Pound plunges as pressure mounts on May
Tory MPs’ disquiet hits sterling as analysts predict further fall to parity with euro in next few years
THE pound fell sharply against the euro and the dollar yesterday as fresh political turmoil struck Theresa May’s fragile Government and left markets on edge.
Sterling dropped 0.8pc against both currencies, to below €1.13 and $1.32, on reports of Tory MPs becoming increasingly restless with the Prime Minister’s performance. Analysts at UBS believe the pound could fall further, edging down against the euro over the coming years as the eurozone’s economy gathers pace. Sterling could even fall close to parity with the euro.
However, the pound will be flatter against the dollar, UBS predicts, as the greenback also weakens.
“Sterling has a very big current account problem,” said Themos Fiotakis, UBS’s co-head of FX and rates strategy, citing a fundamental pressure which he sees as an overwhelming factor regardless of daily news.
“It is not about Brexit, it is not about politics, it is a very big unfunded current account position which is part of the reason sterling has been the weakest link among UK assets,” he said. “Obviously a decline in economic momentum also [leads to] a softer pound.”
Britain has long imported more than it exports, leaving a substantial trade and current account deficit which is funded by foreign investments into the UK. Mark Carney, the Governor of the Bank of England, has called this “the kindness of strangers” and also sees it as a risk, should that funding dry up.
UBS’s UK economist, John Wraith, said the latest moves “are just an ebb and flow” but political woes “could become a more significant impact” depending on domestic events and the Brexit talks. He said the UK’s interest rate was also significant, as the European Central Bank and US Federal Reserve are both tightening monetary policy, pushing their currencies up and so the UK’s down.
The Bank of England nudged interest rates up this month, but the combination of slow rate rises, Brexit and the current account deficit could push the pound down again. Mr Wraith forecasts “euro-sterling going to parity over the next two years – 10pc or 12pc downside for the pound”.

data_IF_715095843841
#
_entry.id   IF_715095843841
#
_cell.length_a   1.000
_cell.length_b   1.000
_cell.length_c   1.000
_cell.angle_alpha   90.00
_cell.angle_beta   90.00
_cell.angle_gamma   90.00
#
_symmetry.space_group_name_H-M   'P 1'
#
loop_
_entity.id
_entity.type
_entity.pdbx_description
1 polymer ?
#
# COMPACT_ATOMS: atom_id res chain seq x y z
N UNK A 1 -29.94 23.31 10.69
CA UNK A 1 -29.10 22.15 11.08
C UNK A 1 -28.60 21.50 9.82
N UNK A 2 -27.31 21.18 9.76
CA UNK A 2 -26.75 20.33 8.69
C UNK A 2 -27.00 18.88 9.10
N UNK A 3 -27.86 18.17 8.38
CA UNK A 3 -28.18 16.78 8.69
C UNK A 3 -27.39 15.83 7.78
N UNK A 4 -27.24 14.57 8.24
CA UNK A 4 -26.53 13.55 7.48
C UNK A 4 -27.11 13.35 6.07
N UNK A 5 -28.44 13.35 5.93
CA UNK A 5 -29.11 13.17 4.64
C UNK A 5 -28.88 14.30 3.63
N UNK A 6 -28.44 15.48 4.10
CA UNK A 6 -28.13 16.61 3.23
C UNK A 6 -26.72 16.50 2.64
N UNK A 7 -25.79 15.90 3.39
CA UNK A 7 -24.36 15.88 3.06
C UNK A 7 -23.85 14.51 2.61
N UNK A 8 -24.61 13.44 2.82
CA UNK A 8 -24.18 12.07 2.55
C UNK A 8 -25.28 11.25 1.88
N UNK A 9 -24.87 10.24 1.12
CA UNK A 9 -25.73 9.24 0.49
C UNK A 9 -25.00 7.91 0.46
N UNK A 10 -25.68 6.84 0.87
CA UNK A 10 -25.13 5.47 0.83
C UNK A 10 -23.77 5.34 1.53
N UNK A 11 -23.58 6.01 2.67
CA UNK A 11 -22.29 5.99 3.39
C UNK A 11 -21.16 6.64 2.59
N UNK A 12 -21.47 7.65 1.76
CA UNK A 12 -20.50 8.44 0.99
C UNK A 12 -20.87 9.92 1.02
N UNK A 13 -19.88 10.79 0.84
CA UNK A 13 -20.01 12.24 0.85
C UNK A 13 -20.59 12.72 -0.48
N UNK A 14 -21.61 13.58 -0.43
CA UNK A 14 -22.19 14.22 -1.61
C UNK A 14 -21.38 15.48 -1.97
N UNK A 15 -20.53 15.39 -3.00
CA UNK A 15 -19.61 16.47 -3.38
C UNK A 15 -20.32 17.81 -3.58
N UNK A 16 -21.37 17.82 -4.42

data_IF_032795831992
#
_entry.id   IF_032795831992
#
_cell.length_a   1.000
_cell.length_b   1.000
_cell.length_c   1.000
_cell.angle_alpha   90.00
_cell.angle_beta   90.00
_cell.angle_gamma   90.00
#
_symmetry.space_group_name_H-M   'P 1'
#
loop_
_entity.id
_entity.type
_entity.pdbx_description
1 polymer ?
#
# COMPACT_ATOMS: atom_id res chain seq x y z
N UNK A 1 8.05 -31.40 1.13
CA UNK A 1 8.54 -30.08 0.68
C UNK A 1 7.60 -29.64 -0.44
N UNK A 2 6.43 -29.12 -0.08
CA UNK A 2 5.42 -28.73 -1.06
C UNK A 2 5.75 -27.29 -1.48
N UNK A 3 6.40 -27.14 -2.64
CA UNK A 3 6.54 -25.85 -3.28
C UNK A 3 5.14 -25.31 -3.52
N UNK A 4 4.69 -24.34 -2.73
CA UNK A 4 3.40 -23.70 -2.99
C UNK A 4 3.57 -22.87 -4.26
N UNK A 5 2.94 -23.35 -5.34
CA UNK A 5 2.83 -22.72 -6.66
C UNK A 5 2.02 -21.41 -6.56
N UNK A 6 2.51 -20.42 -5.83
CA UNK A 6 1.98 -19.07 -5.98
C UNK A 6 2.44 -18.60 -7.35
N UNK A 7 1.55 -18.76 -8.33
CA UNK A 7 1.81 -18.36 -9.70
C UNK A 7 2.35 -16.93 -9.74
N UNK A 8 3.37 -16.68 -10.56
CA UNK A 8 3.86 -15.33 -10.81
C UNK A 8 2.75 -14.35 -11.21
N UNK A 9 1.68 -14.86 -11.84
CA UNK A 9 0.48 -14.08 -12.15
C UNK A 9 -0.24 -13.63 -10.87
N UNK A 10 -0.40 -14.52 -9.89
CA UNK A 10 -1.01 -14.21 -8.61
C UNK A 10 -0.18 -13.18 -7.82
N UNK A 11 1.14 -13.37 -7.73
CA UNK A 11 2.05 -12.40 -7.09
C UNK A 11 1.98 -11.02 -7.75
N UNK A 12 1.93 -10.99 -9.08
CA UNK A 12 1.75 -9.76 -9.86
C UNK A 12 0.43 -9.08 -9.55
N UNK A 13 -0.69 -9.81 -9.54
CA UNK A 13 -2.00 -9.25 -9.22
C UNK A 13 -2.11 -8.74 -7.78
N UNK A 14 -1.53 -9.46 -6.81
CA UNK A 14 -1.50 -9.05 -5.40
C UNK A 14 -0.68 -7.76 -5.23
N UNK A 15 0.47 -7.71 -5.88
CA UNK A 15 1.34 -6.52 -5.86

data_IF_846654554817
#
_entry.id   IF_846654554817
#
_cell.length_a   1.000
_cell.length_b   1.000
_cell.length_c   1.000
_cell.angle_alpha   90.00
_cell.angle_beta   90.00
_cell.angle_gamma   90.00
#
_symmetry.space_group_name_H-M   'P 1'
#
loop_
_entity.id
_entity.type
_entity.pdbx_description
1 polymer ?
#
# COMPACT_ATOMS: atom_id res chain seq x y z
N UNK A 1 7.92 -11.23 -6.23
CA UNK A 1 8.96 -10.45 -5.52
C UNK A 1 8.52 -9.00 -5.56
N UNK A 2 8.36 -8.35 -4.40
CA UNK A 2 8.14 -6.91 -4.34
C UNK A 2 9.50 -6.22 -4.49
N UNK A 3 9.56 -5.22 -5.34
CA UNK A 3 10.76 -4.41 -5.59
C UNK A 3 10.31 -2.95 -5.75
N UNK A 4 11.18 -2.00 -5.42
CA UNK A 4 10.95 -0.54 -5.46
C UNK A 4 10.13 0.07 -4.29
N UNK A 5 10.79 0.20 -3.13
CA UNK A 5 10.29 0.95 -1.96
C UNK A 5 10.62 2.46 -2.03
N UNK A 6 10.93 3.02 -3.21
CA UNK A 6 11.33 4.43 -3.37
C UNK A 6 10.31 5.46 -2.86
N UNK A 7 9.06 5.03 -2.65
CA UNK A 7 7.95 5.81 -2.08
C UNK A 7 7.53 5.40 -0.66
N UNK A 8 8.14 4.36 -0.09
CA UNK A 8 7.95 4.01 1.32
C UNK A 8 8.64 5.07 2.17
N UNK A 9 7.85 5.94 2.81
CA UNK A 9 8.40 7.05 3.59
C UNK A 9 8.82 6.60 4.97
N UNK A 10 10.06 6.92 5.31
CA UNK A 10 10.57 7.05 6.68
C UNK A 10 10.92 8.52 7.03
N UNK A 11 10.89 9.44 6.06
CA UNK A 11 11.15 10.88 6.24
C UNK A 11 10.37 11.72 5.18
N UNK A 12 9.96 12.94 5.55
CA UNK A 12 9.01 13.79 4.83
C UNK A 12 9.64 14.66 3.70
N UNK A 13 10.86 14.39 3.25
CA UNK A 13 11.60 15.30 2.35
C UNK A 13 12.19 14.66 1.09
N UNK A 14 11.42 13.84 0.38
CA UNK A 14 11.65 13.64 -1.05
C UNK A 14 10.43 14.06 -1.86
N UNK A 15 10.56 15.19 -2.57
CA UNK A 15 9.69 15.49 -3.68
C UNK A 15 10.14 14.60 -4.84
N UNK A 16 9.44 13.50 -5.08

“But it could be a lot worse than we think. We are still forecasting growth through the period and clearly that is not guaranteed.”
Investment bank Nomura surveyed its clients and found that only 31pc expect any sort of transition deal to be agreed by January 2018, indicating a gloomy outcome has been priced in to the pound. As a result there could be more room for a surge in sterling if the Prime Minister does make progress, and less for a slide in the pound if she fails to achieve this goal by the end of the year. Overall, however, much uncertainty remains in the longer-term outcome of the Brexit talks, putting pressure on the pound over the years to come.
The financiers voting in the survey were split almost evenly – 34pc expect the UK to retain single market access through the European Economic Area, 33pc think a free trade agreement will be struck as the Government wants, while 28pc anticipate no deal will be reached and so the UK will trade with the EU on WTO terms. The remainder – 6pc – expect the UK to stay in the EU.
Nomura expects sterling to weaken over the coming years, with a fall against the euro more than offsetting a modest strengthening against the dollar.